service usage.
GP visits, A&E visits,
hospital admissions
Lack of support
structures
Increased likelihood
of entry to care
Dementia
Loneliness*
Short term health
care costs of
treatment
Depression
Diabetes
Increased risk of
developing LTCs that
lead to additional
expenditure
Stroke
Medium term health
and social care costs
of treatment
Loss of quality
adjusted life years
Less active lifestyles
CHD
* For the purposes of modeling, Social Finance has focused on the
impact of loneliness, where the research base is stronger than
isolation per se. Clearly there is a relationship between the two.
©Social Finance 2013
Increased disability
Attendance
Allowance claims
Value
included in
financial
model
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A SOCIAL IMPACT BOND TO REDUCE LONELINESS AMONGST
OLDER PEOPLE
A Social Impact Bond would be an appropriate tool to develop a targeted service to reduce loneliness.
•
Loneliness can be measured robustly using the Revised UCLA short form survey of loneliness.
•
There is a mixed evidence base for interventions that reduce loneliness. The oversight and rigour
brought by social investors can support the development of an effective intervention.
•
Payments made on the basis of average reductions in loneliness scores align interests of
commissioners and providers.
Outline approach
INVESTORS
Funding
Payments on
basis of
outcomes
Lead delivery organisation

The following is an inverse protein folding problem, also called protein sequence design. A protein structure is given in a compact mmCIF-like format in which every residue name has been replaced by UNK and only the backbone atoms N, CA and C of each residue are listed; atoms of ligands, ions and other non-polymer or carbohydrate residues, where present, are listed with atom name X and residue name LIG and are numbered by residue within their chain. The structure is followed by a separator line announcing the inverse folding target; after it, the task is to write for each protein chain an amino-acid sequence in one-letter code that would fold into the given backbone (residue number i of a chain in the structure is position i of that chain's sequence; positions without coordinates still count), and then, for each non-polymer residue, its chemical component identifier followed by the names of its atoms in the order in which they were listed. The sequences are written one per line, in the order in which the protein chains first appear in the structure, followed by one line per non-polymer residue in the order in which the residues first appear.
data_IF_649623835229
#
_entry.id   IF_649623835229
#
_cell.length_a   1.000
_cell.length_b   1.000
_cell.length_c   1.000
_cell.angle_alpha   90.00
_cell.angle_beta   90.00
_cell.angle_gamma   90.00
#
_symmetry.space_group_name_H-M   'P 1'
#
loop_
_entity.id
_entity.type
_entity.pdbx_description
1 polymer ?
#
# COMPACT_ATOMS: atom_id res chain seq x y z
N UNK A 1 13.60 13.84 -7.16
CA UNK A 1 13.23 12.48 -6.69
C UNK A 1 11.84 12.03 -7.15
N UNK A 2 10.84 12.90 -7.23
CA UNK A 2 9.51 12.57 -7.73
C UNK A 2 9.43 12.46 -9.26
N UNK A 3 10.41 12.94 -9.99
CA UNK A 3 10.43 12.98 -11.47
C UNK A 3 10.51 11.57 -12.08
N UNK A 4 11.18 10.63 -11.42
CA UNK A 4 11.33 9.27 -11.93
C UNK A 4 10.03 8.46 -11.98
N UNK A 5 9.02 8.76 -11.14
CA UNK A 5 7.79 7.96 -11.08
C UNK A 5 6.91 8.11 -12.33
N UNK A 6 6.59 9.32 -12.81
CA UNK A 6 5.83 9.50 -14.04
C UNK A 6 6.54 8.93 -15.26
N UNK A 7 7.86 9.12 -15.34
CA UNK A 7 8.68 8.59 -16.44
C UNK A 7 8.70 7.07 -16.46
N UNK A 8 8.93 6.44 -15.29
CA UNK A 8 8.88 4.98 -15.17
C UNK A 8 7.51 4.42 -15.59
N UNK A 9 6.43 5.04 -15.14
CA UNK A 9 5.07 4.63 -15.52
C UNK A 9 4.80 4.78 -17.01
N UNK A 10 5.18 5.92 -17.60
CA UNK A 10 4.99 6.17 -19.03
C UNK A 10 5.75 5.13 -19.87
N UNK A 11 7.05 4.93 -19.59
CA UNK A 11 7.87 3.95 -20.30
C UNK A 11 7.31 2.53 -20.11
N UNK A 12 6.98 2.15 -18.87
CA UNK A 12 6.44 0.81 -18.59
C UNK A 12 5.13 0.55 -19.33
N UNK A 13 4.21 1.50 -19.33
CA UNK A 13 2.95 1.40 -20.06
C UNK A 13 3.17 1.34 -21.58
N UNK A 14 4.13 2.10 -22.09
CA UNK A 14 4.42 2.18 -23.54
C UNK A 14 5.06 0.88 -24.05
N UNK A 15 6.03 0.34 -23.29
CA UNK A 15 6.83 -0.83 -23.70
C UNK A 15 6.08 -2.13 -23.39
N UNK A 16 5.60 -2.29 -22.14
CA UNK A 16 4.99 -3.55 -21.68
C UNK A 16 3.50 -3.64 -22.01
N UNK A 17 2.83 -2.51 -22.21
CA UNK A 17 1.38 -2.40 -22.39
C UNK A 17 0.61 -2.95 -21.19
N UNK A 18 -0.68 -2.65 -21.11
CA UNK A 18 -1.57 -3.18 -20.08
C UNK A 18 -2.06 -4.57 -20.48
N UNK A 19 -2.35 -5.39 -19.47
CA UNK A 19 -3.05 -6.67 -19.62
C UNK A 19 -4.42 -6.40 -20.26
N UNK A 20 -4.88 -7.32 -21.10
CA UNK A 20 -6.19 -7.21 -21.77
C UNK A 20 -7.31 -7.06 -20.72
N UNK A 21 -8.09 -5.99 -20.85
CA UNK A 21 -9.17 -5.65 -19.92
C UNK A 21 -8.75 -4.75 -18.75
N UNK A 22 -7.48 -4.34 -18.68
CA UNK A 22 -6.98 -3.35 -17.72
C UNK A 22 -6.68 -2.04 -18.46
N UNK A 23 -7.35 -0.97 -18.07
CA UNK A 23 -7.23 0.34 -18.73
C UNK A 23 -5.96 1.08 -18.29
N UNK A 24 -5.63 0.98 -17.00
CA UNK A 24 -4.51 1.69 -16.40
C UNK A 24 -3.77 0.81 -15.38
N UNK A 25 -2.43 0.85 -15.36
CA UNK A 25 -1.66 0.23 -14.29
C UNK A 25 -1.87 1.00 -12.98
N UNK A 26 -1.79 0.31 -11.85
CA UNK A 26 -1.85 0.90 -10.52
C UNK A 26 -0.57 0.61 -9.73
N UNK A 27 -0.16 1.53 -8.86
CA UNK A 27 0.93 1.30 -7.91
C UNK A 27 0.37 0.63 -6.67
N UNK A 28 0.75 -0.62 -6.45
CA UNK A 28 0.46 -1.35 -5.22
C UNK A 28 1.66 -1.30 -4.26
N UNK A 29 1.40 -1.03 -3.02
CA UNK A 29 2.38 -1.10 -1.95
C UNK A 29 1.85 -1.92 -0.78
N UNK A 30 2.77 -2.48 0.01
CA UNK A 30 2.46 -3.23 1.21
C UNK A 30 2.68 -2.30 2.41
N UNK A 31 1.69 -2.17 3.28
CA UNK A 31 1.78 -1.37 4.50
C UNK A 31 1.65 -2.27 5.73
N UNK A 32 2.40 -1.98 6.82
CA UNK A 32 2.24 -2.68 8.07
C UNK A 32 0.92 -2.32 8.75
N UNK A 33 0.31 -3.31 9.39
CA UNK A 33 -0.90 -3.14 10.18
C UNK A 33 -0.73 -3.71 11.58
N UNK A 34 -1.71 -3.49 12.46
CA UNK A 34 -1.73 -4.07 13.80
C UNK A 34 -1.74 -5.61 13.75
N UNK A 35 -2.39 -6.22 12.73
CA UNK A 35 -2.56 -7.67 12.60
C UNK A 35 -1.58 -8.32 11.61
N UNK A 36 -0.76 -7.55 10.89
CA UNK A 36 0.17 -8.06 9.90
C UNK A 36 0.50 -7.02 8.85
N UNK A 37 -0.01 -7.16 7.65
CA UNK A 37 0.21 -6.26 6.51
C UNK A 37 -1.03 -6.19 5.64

CBT for
Peer support
Befriending Group Activity
groups
and Exercise most isolated
Reduced loneliness
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Commissioners
- CCGs, Local
authorities, central
government
Reduction in
loneliness
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THERE HAS BEEN SIGNIFICANT NATIONAL AND LOCAL
INTEREST IN THE BUILDING CONNECTION SIB
There has been significant national and local interest in the Building Connections Social Impact
Bond.
•
Department of Health funded initial cost/benefit modelling work through its Social Enterprise
Investment Fund.
•
Cabinet Office has committed to contributing up to £1 million of outcomes funding for
reductions in loneliness through the Social Outcomes Fund.
•
Development partners Nesta and the Calouste Gulbenkian Foundation have committed grant
funding for testing areas of innovation within service delivery and for an independent evaluation
of the service impact on health outcomes.
•
Investors, including charitable trusts and foundations, have been introduced to the Social
Impact Bond design and are ready to conduct due diligence once procurement begins.
•
Interested commissioners, including other Local Authorities and Clinical Commissioning
Groups, have initiated conversations about replicating the model.
©Social Finance 2013
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PROGRESS IN WORCESTERSHIRE
• Information is available on WCC Portal
• PQQ will be published once timeline confirmed
• Marketplace engagement events will take place
• Maximum of 5 bidders invited to tender
• Bids will demonstrate ability to provide investment and delivery
• Outcome-based contract
• Prime contractor, consortia, single provider model
• Aim is for winning bid to be awarded by Oct/Nov
• Project to commence by the end of the year
• Outcomes evident and paid approx. 6/18 months later
©Social Finance 2013